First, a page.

Paws Pairs 4-Legged Listeners, Young Readers

posted July 15th, 2011 by
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by John Fancher, Tulsa City-County Library

In addition to being best friends, dogs are kids’ best listeners.
In a program to boost reading levels of children ages 7-12, Tulsa City-County Library started PAWS for Reading storytimes in 2005.
Modeled on the national Reading Educations Assistance Dogs (READ) program, storytimes at the libraries bring together registered therapy dogs with young readers as they practice reading aloud.
The goal is to improve literacy skills of children through the assistance of registered therapy dogs and their handlers.
After the story sessions, the Tulsa Library Trust provides each reader with a book to take home and create their own home library.
Siblings Olivia and Allen Brock are regular PAWS for Reading participants. Their Great Aunt Jane Waters brings them to the Herman and Kate Kaiser Library to select books for the week.
Olivia and Allen signed up for the storytimes nearly three years ago and continue because they enjoy their time reading aloud to the dogs.
“I have dyslexia, so my reading improves each time I read to dogs,” explains Olivia.
“I like reading them the ‘Magic Tree House’ series or the ‘Choose Your Own Adventure’ books.” Brother Allen notes, “I like that I can learn and get better at spelling when I read out loud.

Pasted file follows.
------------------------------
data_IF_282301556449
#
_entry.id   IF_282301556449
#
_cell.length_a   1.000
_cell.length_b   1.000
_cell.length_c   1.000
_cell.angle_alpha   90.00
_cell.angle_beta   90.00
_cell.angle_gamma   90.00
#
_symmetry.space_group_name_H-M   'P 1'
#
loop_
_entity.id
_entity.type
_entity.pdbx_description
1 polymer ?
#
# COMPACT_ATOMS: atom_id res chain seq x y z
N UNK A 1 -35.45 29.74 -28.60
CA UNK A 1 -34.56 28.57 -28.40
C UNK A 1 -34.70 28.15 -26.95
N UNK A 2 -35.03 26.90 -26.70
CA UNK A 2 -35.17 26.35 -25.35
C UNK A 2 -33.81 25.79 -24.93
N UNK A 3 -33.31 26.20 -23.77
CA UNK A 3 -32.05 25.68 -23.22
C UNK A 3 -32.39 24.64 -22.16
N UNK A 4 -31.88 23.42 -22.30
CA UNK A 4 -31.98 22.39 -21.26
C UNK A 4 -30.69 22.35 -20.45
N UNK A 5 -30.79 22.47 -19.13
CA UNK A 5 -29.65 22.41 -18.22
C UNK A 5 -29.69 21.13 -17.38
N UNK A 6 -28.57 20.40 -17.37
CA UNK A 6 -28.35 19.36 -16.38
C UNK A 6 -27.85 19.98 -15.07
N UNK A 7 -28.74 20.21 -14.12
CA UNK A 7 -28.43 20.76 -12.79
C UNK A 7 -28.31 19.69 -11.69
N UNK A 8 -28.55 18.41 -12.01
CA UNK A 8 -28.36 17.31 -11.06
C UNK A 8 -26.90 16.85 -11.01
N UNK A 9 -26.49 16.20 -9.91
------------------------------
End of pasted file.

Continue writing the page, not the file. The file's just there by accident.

And the dogs really like to listen.
But one time I was reading and he fell asleep on my lap!” A pack of 25 doggy volunteers take turns as listeners at 14 TCCL locations.
Olivia and Allen recently read to Barkley, an 8-year-old terrier/poodle mix. His owner, Cat Ingram, and her daughter, rescued him from the Tulsa Animal Shelter when he was a puppy.
Barkley attended the dog obedience school at Tulsa Dog Training Club and received his Canine Good Citizen badge.
“He has always loved lying across my books and magazines so I knew he’d enjoy kids reading to him, too,” says Ingram.
“Today, we noticed that both Allen and Olivia had improved their reading skill since our last visit in the winter and that made it all worthwhile for us.
” What began as a pilot program at three libraries has blossomed into a successful, ongoing program.
“A child who is having trouble reading will benefit greatly from these storytimes,” explains Gretchen Hannefield, Friends and Volunteer coordinator.
“The registered therapy dogs are perfect nonjudgmental listeners. Readers feel no pressure as they improve their reading skills.
When they are unable to pronounce a word, the dog’s handler is there to help sound out the word.”

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